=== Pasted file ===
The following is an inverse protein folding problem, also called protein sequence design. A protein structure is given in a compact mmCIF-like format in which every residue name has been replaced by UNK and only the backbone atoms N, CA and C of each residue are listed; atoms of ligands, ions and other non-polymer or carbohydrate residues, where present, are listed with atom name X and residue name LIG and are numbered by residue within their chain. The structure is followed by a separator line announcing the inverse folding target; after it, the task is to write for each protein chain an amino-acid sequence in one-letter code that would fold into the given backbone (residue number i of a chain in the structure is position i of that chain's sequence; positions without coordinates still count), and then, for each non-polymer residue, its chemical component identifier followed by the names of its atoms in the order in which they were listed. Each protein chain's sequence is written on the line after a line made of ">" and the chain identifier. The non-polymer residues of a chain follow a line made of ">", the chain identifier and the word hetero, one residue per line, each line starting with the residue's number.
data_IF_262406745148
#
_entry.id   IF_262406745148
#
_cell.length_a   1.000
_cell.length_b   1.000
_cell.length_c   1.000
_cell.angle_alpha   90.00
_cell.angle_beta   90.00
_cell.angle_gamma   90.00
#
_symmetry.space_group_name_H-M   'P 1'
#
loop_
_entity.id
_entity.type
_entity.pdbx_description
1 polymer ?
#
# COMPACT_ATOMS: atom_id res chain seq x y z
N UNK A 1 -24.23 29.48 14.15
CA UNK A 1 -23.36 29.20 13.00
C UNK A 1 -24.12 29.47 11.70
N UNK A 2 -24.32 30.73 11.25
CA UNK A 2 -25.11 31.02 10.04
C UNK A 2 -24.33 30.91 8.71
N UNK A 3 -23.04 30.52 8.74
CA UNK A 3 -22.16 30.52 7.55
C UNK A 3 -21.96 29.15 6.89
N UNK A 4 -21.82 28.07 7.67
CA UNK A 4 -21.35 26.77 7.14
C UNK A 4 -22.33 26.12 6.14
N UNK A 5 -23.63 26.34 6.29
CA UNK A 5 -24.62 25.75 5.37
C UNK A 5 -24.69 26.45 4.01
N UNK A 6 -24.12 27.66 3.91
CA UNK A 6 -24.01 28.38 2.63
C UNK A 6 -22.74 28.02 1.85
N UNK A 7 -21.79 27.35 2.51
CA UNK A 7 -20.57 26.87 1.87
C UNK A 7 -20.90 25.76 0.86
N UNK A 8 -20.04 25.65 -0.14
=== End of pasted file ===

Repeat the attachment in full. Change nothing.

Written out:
The following is an inverse protein folding problem, also called protein sequence design. A protein structure is given in a compact mmCIF-like format in which every residue name has been replaced by UNK and only the backbone atoms N, CA and C of each residue are listed; atoms of ligands, ions and other non-polymer or carbohydrate residues, where present, are listed with atom name X and residue name LIG and are numbered by residue within their chain. The structure is followed by a separator line announcing the inverse folding target; after it, the task is to write for each protein chain an amino-acid sequence in one-letter code that would fold into the given backbone (residue number i of a chain in the structure is position i of that chain's sequence; positions without coordinates still count), and then, for each non-polymer residue, its chemical component identifier followed by the names of its atoms in the order in which they were listed. Each protein chain's sequence is written on the line after a line made of ">" and the chain identifier. The non-polymer residues of a chain follow a line made of ">", the chain identifier and the word hetero, one residue per line, each line starting with the residue's number.
data_IF_262406745148
#
_entry.id   IF_262406745148
#
_cell.length_a   1.000
_cell.length_b   1.000
_cell.length_c   1.000
_cell.angle_alpha   90.00
_cell.angle_beta   90.00
_cell.angle_gamma   90.00
#
_symmetry.space_group_name_H-M   'P 1'
#
loop_
_entity.id
_entity.type
_entity.pdbx_description
1 polymer ?
#
# COMPACT_ATOMS: atom_id res chain seq x y z
N UNK A 1 -24.23 29.48 14.15
CA UNK A 1 -23.36 29.20 13.00
C UNK A 1 -24.12 29.47 11.70
N UNK A 2 -24.32 30.73 11.25
CA UNK A 2 -25.11 31.02 10.04
C UNK A 2 -24.33 30.91 8.71
N UNK A 3 -23.04 30.52 8.74
CA UNK A 3 -22.16 30.52 7.55
C UNK A 3 -21.96 29.15 6.89
N UNK A 4 -21.82 28.07 7.67
CA UNK A 4 -21.35 26.77 7.14
C UNK A 4 -22.33 26.12 6.14
N UNK A 5 -23.63 26.34 6.29
CA UNK A 5 -24.62 25.75 5.37
C UNK A 5 -24.69 26.45 4.01
N UNK A 6 -24.12 27.66 3.91
CA UNK A 6 -24.01 28.38 2.63
C UNK A 6 -22.74 28.02 1.85
N UNK A 7 -21.79 27.35 2.51
CA UNK A 7 -20.57 26.87 1.87
C UNK A 7 -20.90 25.76 0.86
N UNK A 8 -20.04 25.65 -0.14